Conclusions: In patients remaining unresponsive after sedation interruption, a pattern consisting of a reactive standard electroencephalography with a background frequency greater than 4 Hz was associated with decreased odds of death. None of the standard electroencephalography parameters were independently associated with command following.
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http://dx.doi.org/10.1097/CCM.0000000000004874DOI Listing
April 2021

Monitoring circulating dipeptidyl peptidase 3 (DPP3) predicts improvement of organ failure and survival in sepsis: a prospective observational multinational study.

Crit Care 2021 02 15;25(1):61. Epub 2021 Feb 15.

Department of Anesthesiology, Critical Care and Burn Center, Lariboisière - Saint-Louis Hospitals, DMU Parabol, AP-HP Nord, University of Paris, Paris, France.

Background: Dipeptidyl peptidase 3 (DPP3) is a cytosolic enzyme involved in the degradation of various cardiovascular and endorphin mediators. High levels of circulating DPP3 (cDPP3) indicate a high risk of organ dysfunction and mortality in cardiogenic shock patients.

Methods: The aim was to assess relationships between cDPP3 during the initial intensive care unit (ICU) stay and short-term outcome in the AdrenOSS-1, a prospective observational multinational study in twenty-four ICU centers in five countries. AdrenOSS-1 included 585 patients admitted to the ICU with severe sepsis or septic shock. The primary outcome was 28-day mortality. Secondary outcomes included organ failure as defined by the Sequential Organ Failure Assessment (SOFA) score, organ support with focus on vasopressor/inotropic use and need for renal replacement therapy. cDPP3 levels were measured upon admission and 24 h later.

Results: Median [IQR] cDPP3 concentration upon admission was 26.5 [16.2-40.4] ng/mL. Initial SOFA score was 7 [5-10], and 28-day mortality was 22%. We found marked associations between cDPP3 upon ICU admission and 28-day mortality (unadjusted standardized HR 1.8 [CI 1.6-2.1]; adjusted HR 1.5 [CI 1.3-1.8]) and between cDPP3 levels and change in renal and liver SOFA score (p = 0.0077 and 0.0009, respectively). The higher the initial cDPP3 was, the greater the need for organ support and vasopressors upon admission; the longer the need for vasopressor(s), mechanical ventilation or RRT and the higher the need for fluid load (all p < 0.005). In patients with cDPP3 > 40.4 ng/mL upon admission, a decrease in cDPP3 below 40.4 ng/mL after 24 h was associated with an improvement of organ function at 48 h and better 28-day outcome. By contrast, persistently elevated cDPP3 at 24 h was associated with worsening organ function and high 28-day mortality.

Conclusions: Admission levels and rapid changes in cDPP3 predict outcome during sepsis. Trial Registration ClinicalTrials.gov, NCT02393781. Registered on March 19, 2015.
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http://dx.doi.org/10.1186/s13054-021-03471-2DOI Listing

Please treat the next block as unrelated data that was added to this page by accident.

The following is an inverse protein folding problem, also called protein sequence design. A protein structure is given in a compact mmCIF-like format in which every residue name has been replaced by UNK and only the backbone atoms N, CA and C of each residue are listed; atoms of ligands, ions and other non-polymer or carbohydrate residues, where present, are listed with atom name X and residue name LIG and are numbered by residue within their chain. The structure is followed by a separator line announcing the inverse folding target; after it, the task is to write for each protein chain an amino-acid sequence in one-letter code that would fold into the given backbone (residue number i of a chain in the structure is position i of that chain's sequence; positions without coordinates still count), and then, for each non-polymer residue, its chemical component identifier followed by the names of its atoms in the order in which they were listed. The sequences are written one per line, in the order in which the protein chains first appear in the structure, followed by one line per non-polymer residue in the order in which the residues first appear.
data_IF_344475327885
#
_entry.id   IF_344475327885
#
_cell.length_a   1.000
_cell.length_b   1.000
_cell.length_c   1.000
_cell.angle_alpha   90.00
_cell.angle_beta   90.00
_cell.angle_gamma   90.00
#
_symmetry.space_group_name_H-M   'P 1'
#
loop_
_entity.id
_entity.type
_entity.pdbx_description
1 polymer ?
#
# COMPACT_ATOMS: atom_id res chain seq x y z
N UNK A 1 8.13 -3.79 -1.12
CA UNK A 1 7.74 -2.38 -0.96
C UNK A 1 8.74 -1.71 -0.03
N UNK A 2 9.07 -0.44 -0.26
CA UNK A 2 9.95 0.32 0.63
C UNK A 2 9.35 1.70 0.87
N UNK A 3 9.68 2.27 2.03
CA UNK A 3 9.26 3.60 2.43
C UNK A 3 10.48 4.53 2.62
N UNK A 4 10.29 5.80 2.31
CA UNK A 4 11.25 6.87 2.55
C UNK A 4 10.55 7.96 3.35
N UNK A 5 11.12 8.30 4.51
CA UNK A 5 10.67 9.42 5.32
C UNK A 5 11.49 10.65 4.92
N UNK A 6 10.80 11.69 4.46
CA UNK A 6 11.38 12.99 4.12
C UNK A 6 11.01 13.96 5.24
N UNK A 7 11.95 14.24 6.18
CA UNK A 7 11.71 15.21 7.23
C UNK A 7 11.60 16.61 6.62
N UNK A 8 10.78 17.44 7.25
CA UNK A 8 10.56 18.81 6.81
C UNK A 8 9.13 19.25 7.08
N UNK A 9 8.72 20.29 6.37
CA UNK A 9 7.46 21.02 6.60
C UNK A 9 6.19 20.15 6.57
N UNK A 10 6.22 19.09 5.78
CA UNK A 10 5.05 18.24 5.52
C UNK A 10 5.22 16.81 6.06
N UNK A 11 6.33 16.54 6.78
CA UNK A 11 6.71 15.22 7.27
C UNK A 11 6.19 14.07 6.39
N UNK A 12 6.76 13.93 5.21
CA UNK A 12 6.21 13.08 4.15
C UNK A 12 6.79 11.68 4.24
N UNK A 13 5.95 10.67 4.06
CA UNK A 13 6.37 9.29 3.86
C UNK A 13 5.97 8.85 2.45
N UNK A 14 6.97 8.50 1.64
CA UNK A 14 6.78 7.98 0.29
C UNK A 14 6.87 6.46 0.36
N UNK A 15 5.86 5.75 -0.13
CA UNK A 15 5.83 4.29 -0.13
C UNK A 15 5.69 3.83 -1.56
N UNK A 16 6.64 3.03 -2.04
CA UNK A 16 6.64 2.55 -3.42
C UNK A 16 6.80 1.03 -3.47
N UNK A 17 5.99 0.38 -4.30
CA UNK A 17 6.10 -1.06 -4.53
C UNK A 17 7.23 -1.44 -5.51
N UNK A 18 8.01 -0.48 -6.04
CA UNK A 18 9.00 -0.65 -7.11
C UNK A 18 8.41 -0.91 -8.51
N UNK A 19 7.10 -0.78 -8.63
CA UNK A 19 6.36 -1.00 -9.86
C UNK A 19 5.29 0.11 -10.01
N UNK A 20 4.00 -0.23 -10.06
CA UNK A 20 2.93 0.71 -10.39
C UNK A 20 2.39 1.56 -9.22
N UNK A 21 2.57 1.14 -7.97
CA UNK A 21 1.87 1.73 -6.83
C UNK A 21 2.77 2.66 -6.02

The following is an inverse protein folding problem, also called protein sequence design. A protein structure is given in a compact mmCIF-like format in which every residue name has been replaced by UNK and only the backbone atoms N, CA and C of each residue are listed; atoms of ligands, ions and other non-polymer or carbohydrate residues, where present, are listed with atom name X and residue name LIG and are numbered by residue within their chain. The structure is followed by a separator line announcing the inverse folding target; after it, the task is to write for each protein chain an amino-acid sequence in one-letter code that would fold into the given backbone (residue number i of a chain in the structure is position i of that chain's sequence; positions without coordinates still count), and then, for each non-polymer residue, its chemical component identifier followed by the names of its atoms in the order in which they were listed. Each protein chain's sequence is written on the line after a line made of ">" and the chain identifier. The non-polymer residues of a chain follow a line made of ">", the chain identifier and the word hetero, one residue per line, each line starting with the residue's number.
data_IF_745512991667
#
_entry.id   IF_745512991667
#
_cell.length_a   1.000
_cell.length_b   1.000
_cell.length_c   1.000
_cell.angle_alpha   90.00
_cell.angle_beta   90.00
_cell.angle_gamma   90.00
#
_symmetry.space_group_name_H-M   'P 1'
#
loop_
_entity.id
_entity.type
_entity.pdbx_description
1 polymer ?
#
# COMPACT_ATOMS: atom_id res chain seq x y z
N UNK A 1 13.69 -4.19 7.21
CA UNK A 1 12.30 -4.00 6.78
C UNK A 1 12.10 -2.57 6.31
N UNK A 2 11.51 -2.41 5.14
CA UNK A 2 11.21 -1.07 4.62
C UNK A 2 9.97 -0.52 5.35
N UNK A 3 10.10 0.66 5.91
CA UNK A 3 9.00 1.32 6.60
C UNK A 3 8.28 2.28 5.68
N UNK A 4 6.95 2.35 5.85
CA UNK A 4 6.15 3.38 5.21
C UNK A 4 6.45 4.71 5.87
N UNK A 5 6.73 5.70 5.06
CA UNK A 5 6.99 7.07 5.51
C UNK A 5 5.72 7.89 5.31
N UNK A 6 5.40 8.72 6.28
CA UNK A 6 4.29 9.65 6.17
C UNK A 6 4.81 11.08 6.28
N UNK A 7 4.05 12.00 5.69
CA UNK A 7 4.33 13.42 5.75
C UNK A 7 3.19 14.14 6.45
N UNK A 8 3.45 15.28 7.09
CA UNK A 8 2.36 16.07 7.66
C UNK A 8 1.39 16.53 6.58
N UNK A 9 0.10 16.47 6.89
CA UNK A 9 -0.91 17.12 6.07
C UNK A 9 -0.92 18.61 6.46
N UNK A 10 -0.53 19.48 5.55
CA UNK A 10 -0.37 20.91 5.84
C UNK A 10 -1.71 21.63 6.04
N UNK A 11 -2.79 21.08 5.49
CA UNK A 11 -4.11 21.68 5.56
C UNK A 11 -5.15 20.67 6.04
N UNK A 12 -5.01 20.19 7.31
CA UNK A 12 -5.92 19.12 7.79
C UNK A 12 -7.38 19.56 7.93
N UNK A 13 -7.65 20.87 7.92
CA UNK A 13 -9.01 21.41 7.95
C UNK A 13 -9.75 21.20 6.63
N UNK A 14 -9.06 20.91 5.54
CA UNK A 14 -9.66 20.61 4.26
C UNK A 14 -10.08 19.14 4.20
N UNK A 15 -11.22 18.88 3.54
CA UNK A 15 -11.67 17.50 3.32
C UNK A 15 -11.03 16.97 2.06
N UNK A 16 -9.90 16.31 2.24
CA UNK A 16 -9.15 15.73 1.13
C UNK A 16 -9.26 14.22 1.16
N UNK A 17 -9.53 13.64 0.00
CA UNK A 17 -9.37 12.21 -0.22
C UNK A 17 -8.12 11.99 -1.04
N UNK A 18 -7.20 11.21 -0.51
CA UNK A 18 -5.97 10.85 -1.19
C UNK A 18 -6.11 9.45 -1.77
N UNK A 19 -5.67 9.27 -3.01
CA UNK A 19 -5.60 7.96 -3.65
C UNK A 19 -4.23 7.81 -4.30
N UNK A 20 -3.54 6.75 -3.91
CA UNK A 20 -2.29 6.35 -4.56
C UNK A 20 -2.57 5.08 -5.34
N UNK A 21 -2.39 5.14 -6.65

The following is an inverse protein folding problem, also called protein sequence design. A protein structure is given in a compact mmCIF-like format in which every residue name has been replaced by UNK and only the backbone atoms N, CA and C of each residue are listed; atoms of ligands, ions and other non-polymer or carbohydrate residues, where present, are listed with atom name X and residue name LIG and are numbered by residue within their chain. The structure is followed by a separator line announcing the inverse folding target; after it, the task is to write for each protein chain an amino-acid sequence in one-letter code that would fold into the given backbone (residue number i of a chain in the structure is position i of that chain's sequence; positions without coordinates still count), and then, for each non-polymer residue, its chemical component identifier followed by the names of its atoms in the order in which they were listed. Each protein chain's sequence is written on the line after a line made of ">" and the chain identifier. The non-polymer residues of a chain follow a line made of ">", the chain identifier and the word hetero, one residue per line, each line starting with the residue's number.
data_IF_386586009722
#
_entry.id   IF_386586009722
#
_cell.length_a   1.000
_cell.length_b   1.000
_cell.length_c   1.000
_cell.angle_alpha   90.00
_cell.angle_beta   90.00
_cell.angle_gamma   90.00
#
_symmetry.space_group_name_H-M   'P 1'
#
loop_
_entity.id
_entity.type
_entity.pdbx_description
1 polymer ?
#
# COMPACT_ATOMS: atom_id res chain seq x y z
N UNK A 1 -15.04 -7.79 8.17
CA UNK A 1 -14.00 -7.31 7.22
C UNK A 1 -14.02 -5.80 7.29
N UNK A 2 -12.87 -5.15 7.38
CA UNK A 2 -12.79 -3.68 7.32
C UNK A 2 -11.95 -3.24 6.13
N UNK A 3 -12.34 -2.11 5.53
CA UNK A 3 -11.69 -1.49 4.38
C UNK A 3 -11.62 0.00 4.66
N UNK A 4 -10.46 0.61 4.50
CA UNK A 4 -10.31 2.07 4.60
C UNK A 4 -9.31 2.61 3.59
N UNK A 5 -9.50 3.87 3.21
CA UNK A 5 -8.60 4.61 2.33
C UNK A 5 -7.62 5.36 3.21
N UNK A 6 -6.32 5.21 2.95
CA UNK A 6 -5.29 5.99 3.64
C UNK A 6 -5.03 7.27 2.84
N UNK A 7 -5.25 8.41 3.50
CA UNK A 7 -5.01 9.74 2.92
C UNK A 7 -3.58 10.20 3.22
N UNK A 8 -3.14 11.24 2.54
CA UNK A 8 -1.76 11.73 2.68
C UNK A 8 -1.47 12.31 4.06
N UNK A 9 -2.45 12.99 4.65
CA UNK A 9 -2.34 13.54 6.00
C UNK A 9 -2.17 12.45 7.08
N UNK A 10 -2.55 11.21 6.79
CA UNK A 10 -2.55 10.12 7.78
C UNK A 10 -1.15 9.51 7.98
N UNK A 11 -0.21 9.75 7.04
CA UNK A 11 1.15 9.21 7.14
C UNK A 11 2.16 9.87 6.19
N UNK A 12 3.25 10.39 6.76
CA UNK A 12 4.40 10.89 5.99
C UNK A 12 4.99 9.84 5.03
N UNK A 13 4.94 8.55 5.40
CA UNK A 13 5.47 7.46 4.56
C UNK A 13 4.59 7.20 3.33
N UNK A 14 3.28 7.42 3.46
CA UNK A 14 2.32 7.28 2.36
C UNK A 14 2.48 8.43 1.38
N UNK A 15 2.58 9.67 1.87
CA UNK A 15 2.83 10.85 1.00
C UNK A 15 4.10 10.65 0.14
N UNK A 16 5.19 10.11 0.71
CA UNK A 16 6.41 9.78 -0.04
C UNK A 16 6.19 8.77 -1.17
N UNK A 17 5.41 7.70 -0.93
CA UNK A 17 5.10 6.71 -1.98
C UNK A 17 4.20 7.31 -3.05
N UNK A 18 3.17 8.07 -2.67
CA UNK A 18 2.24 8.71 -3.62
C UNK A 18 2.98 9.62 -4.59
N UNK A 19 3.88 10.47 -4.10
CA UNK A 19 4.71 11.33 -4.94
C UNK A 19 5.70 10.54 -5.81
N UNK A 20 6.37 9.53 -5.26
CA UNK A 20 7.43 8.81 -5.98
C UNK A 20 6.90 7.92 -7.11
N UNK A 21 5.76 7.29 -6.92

http://www.ncbi.nlm.nih.gov/pmc/articles/PMC7885215PMC
February 2021

Non-invasive ventilation alternating with high-flow nasal oxygen versus high-flow nasal oxygen alone after extubation in COPD patients: a post hoc analysis of a randomized controlled trial.

Ann Intensive Care 2021 Feb 9;11(1):30. Epub 2021 Feb 9.

Centre Hospitalier Universitaire de Poitiers, Médecine Intensive Réanimation, Poitiers, France.

Background: Several randomized clinical trials have shown that non-invasive ventilation (NIV) applied immediately after extubation may prevent reintubation in patients at high-risk of extubation failure. However, most of studies included patients with chronic respiratory disorders as well as patients without underlying respiratory disease. To date, no study has shown decreased risk of reintubation with prophylactic NIV after extubation among patients with chronic obstructive pulmonary disease (COPD). We hypothesized that prophylactic NIV after extubation may decrease the risk of reintubation in COPD patients as compared with high-flow nasal oxygen. We performed a post hoc subgroup analysis of COPD patients included in a multicenter, randomized, controlled trial comparing prophylactic use of NIV alternating with high-flow nasal oxygen versus high-flow nasal oxygen alone immediately after extubation.

Results: Among the 651 patients included in the original study, 150 (23%) had underlying COPD including 86 patients treated with NIV alternating with high-flow nasal oxygen and 64 patients treated with high-flow nasal oxygen alone. The reintubation rate was 13% (11 out of 86 patients) with NIV and 27% (17 out of 64 patients) with high-flow nasal oxygen alone [difference, - 14% (95% CI - 27% to - 1%); p = 0.03]. Whereas reintubation rates were significantly lower with NIV than with high-flow nasal oxygen alone at 72 h and until ICU discharge, mortality in ICU did not differ between groups: 6% (5/86) with NIV vs. 9% (6/64) with high-flow nasal oxygen alone [difference - 4% (95% CI - 14% to 5%); p = 0.40].